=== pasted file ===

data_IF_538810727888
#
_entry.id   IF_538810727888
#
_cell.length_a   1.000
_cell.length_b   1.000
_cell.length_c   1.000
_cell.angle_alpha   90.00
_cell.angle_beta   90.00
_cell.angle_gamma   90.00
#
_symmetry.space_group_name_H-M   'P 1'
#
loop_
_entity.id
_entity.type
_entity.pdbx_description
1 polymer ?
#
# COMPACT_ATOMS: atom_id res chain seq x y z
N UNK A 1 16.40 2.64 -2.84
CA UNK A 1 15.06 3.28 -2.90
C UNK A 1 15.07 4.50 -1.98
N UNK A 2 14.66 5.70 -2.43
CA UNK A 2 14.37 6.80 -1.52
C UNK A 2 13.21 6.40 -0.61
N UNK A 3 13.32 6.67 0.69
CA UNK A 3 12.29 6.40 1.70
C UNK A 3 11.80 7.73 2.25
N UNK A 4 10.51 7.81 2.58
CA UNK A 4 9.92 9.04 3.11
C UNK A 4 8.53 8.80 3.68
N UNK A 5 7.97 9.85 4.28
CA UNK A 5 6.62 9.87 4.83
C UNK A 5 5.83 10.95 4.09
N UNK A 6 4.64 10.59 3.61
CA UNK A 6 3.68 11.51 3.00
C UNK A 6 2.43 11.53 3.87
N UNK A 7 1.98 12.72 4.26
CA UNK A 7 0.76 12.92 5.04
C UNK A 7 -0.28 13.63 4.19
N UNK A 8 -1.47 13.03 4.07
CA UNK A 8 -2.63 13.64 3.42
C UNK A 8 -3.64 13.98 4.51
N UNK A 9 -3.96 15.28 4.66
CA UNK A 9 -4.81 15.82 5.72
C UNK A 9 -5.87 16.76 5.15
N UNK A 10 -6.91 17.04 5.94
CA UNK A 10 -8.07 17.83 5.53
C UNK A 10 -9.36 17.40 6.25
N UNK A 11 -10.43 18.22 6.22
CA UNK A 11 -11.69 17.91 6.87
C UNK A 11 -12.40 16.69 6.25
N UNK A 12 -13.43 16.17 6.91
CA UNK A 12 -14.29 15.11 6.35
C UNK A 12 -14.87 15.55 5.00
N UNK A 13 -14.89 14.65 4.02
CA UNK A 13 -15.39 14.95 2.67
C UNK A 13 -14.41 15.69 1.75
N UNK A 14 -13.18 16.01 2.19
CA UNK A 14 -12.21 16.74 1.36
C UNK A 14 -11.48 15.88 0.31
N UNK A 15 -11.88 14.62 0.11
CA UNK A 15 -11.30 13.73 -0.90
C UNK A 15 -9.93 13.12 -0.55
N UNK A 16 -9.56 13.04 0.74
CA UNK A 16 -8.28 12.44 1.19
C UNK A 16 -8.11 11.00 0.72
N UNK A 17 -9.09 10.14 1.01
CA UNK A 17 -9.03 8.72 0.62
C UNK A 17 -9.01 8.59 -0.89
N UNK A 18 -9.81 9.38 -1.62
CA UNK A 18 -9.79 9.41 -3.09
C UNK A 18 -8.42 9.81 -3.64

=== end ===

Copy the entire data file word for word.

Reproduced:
data_IF_538810727888
#
_entry.id   IF_538810727888
#
_cell.length_a   1.000
_cell.length_b   1.000
_cell.length_c   1.000
_cell.angle_alpha   90.00
_cell.angle_beta   90.00
_cell.angle_gamma   90.00
#
_symmetry.space_group_name_H-M   'P 1'
#
loop_
_entity.id
_entity.type
_entity.pdbx_description
1 polymer ?
#
# COMPACT_ATOMS: atom_id res chain seq x y z
N UNK A 1 16.40 2.64 -2.84
CA UNK A 1 15.06 3.28 -2.90
C UNK A 1 15.07 4.50 -1.98
N UNK A 2 14.66 5.70 -2.43
CA UNK A 2 14.37 6.80 -1.52
C UNK A 2 13.21 6.40 -0.61
N UNK A 3 13.32 6.67 0.69
CA UNK A 3 12.29 6.40 1.70
C UNK A 3 11.80 7.73 2.25
N UNK A 4 10.51 7.81 2.58
CA UNK A 4 9.92 9.04 3.11
C UNK A 4 8.53 8.80 3.68
N UNK A 5 7.97 9.85 4.28
CA UNK A 5 6.62 9.87 4.83
C UNK A 5 5.83 10.95 4.09
N UNK A 6 4.64 10.59 3.61
CA UNK A 6 3.68 11.51 3.00
C UNK A 6 2.43 11.53 3.87
N UNK A 7 1.98 12.72 4.26
CA UNK A 7 0.76 12.92 5.04
C UNK A 7 -0.28 13.63 4.19
N UNK A 8 -1.47 13.03 4.07
CA UNK A 8 -2.63 13.64 3.42
C UNK A 8 -3.64 13.98 4.51
N UNK A 9 -3.96 15.28 4.66
CA UNK A 9 -4.81 15.82 5.72
C UNK A 9 -5.87 16.76 5.15
N UNK A 10 -6.91 17.04 5.94
CA UNK A 10 -8.07 17.83 5.53
C UNK A 10 -9.36 17.40 6.25
N UNK A 11 -10.43 18.22 6.22
CA UNK A 11 -11.69 17.91 6.87
C UNK A 11 -12.40 16.69 6.25
N UNK A 12 -13.43 16.17 6.91
CA UNK A 12 -14.29 15.11 6.35
C UNK A 12 -14.87 15.55 5.00
N UNK A 13 -14.89 14.65 4.02
CA UNK A 13 -15.39 14.95 2.67
C UNK A 13 -14.41 15.69 1.75
N UNK A 14 -13.18 16.01 2.19
CA UNK A 14 -12.21 16.74 1.36
C UNK A 14 -11.48 15.88 0.31
N UNK A 15 -11.88 14.62 0.11
CA UNK A 15 -11.30 13.73 -0.90
C UNK A 15 -9.93 13.12 -0.55
N UNK A 16 -9.56 13.04 0.74
CA UNK A 16 -8.28 12.44 1.19
C UNK A 16 -8.11 11.00 0.72
N UNK A 17 -9.09 10.14 1.01
CA UNK A 17 -9.03 8.72 0.62
C UNK A 17 -9.01 8.59 -0.89
N UNK A 18 -9.81 9.38 -1.62
CA UNK A 18 -9.79 9.41 -3.09
C UNK A 18 -8.42 9.81 -3.64